Article

Complement and viral pathogenesis.

Department of Microbiology, University of Colorado School of Medicine, Aurora, CO 80045, USA.
Virology (Impact Factor: 3.35). 02/2011; 411(2):362-73. DOI: 10.1016/j.virol.2010.12.045
Source: PubMed

ABSTRACT The complement system functions as an immune surveillance system that rapidly responds to infection. Activation of the complement system by specific recognition pathways triggers a protease cascade, generating cleavage products that function to eliminate pathogens, regulate inflammatory responses, and shape adaptive immune responses. However, when dysregulated, these powerful functions can become destructive and the complement system has been implicated as a pathogenic effector in numerous diseases, including infectious diseases. This review highlights recent discoveries that have identified critical roles for the complement system in the pathogenesis of viral infection.

0 Bookmarks
 · 
74 Views
  • [Show abstract] [Hide abstract]
    ABSTRACT: Chronic hepatitis C viral infection modulates complement. The aim of this study was to determine whether complement analysis predicts liver inflammation and fibrosis in patients with chronic hepatitis C. 50 chronic hepatitis C patients who underwent a liver biopsy were compared to 50 healthy controls and 35 patients with various liver diseases. Total plasma complement activity (CH50) in plasma was diminished in hepatitis C patients suggesting complement activation. This decrease correlated with increased necrosis (r=-0.24, p<0.05), and patients with levels below the normal range had a higher METAVIR activity score reflecting enhanced inflammation. SC5b-9, a marker of complement activation, correlated with inflammation (r=0.40, p<0.05), activity (r=0.42, p<0.05), and fibrosis scores (r=0.49, p<0.05). Finally, the prevalence of C1q auto-antibodies was higher in hepatitis C patients, and their presence was associated with increased inflammation and seemed to affect fibrosis. We conclude that complement-induced liver inflammation contributes to fibrosis in patients with chronic hepatitis C.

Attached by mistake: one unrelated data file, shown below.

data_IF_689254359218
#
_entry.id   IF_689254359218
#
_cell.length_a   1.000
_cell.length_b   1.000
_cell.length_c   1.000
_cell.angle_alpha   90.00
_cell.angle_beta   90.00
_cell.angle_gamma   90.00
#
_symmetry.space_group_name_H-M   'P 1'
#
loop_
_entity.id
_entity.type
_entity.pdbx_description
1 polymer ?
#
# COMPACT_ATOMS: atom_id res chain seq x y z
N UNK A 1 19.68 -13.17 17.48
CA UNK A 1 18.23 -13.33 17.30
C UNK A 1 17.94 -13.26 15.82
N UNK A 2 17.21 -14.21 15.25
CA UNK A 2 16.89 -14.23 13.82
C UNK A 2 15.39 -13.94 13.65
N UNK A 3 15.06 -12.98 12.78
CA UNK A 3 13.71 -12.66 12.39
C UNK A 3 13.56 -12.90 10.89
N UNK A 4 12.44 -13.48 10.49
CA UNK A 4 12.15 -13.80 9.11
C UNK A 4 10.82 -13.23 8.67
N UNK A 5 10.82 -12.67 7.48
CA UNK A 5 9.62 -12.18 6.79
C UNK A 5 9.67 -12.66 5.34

Clinical Immunology 12/2013; 150(2):149-156. · 3.77 Impact Factor
  • [Show abstract] [Hide abstract]
    ABSTRACT: Because of its essential role in gas exchange and oxygen delivery, the lung has evolved a variety of strategies to control inflammation and maintain homeostasis. Invasion of the lung by pathogens (and in some instances exposure to certain noninfectious particulates) disrupts this equilibrium and triggers a cascade of events aimed at preventing or limiting colonization (and more importantly infection) by pathogenic microorganisms. In this review we focus on viral infection of the lung and summarize recent advances in our understanding of the triggering of innate and adaptive immune responses to viral respiratory tract infection, mechanisms of viral clearance, and the well-recognized consequences of acute viral infection complicating underlying lung diseases, such as asthma.
    The Journal of allergy and clinical immunology 07/2013; · 12.05 Impact Factor
  • [Show abstract] [Hide abstract]
    ABSTRACT: Systemic lupus erythematosus (SLE) is an autoimmune disease characterized by multisystem organ involvement, heterogeneity of clinical features, and variety in degree of severity. The differential diagnosis is a crucial aspect in SLE as many other autoimmune diseases portray clinical similarities and autoantibody positivity. Lupus mimickers refer to a group of conditions that exhibit both clinical features and laboratory characteristics, including autoantibody profiles that resemble those present in patients with SLE, and prompt a diagnostic challenge in every-day clinical practice. Thus, lupus mimickers may present as a lupus-like condition (i.e., 2 or 3 criteria) or as one meeting the classification criteria for SLE. Herein we review and classify the current literature on lupus mimickers based on diverse etiologies which include infections, malign and benign neoplasms, medications, and vaccine-related reactions.
    Autoimmunity reviews 05/2014; · 6.37 Impact Factor

Full-text

View
2 Downloads
Available from